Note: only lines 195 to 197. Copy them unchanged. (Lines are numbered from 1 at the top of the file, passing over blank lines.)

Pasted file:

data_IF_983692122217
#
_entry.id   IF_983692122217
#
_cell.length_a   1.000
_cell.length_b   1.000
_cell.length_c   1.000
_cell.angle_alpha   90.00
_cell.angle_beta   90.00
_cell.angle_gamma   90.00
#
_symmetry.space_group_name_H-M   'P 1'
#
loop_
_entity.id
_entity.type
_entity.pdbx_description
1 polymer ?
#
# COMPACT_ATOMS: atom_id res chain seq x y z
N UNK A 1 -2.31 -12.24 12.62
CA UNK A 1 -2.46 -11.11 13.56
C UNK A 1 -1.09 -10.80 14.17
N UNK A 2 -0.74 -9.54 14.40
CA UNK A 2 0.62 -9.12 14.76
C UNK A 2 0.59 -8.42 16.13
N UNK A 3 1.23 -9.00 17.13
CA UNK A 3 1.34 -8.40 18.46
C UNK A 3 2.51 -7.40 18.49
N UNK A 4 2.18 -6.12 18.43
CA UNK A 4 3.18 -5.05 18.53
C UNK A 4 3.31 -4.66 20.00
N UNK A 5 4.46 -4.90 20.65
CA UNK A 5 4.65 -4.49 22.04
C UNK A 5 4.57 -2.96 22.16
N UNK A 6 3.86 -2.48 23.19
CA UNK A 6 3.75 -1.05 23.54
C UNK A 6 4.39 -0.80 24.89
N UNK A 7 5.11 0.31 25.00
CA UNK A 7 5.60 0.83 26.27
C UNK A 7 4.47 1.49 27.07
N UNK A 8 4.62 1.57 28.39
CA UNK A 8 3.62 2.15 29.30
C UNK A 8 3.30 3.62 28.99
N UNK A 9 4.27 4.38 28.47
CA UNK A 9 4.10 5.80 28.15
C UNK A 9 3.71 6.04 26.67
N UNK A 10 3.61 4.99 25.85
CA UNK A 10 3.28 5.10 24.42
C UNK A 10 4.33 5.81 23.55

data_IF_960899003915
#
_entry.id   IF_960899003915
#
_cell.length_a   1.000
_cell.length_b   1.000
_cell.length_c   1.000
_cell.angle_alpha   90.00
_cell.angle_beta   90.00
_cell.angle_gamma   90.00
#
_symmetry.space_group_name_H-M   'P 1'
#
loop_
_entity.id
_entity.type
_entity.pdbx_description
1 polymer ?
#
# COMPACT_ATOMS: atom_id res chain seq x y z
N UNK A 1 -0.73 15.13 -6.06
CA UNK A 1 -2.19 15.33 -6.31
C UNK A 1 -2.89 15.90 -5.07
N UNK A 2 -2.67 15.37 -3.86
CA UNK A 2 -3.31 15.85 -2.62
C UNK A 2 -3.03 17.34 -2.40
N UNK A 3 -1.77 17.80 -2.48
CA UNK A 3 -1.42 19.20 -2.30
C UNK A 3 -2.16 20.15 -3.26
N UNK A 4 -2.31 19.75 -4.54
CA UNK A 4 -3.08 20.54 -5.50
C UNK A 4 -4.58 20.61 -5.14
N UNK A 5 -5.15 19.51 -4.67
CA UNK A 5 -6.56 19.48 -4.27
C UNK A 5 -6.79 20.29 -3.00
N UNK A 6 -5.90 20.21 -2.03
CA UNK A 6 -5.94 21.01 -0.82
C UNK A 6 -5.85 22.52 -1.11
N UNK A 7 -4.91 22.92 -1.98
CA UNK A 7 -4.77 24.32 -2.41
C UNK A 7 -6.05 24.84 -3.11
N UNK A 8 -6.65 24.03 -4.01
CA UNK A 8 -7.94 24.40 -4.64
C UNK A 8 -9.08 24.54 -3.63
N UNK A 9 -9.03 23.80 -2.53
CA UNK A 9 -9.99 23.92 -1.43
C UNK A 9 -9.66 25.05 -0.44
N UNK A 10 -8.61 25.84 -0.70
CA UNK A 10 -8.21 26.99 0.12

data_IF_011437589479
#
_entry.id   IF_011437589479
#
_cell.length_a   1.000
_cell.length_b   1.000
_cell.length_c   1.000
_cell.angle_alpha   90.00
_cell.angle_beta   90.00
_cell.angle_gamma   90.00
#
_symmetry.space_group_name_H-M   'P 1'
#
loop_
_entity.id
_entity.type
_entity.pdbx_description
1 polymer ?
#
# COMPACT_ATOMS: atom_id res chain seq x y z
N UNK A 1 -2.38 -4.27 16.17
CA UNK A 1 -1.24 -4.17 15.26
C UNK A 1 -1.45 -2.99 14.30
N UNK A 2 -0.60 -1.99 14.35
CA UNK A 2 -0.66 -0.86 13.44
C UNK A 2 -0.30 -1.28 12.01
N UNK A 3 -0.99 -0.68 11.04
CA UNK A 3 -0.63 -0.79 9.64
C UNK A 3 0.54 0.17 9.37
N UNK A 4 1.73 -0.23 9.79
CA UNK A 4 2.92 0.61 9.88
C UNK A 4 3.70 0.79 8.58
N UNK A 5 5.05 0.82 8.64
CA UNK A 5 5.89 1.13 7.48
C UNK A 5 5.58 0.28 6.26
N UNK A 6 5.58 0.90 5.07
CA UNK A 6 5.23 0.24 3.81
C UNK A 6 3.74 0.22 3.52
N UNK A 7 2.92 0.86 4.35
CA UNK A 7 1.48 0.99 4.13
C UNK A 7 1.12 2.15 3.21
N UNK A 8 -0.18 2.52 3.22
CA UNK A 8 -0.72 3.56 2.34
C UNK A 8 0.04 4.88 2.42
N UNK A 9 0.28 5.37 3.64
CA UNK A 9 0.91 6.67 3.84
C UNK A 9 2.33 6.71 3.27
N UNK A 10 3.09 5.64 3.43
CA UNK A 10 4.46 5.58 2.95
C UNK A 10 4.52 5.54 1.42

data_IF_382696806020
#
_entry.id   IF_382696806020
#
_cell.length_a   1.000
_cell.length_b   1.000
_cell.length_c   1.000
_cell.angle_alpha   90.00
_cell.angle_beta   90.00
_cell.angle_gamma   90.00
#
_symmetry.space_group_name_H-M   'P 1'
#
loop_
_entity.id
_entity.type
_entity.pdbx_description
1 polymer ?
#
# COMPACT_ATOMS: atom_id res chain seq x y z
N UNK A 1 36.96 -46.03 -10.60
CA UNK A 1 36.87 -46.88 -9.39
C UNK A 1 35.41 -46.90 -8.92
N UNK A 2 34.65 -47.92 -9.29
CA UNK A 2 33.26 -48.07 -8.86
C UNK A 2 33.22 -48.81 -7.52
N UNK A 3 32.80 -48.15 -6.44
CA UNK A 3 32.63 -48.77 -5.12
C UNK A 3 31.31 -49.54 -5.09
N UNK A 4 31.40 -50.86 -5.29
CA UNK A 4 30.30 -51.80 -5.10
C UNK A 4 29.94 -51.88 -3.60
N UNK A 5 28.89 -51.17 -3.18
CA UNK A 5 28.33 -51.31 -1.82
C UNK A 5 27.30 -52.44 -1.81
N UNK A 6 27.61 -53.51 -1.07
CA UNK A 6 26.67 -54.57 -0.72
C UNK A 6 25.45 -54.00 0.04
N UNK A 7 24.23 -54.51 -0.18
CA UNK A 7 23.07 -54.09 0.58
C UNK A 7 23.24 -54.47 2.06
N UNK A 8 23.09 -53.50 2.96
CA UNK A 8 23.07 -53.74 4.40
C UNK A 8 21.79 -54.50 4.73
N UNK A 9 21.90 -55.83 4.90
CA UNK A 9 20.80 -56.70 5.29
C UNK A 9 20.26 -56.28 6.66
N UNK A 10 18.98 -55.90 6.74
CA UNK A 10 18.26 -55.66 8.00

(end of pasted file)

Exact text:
CA UNK A 9 20.80 -56.70 5.29
C UNK A 9 20.26 -56.28 6.66
N UNK A 10 18.98 -55.90 6.74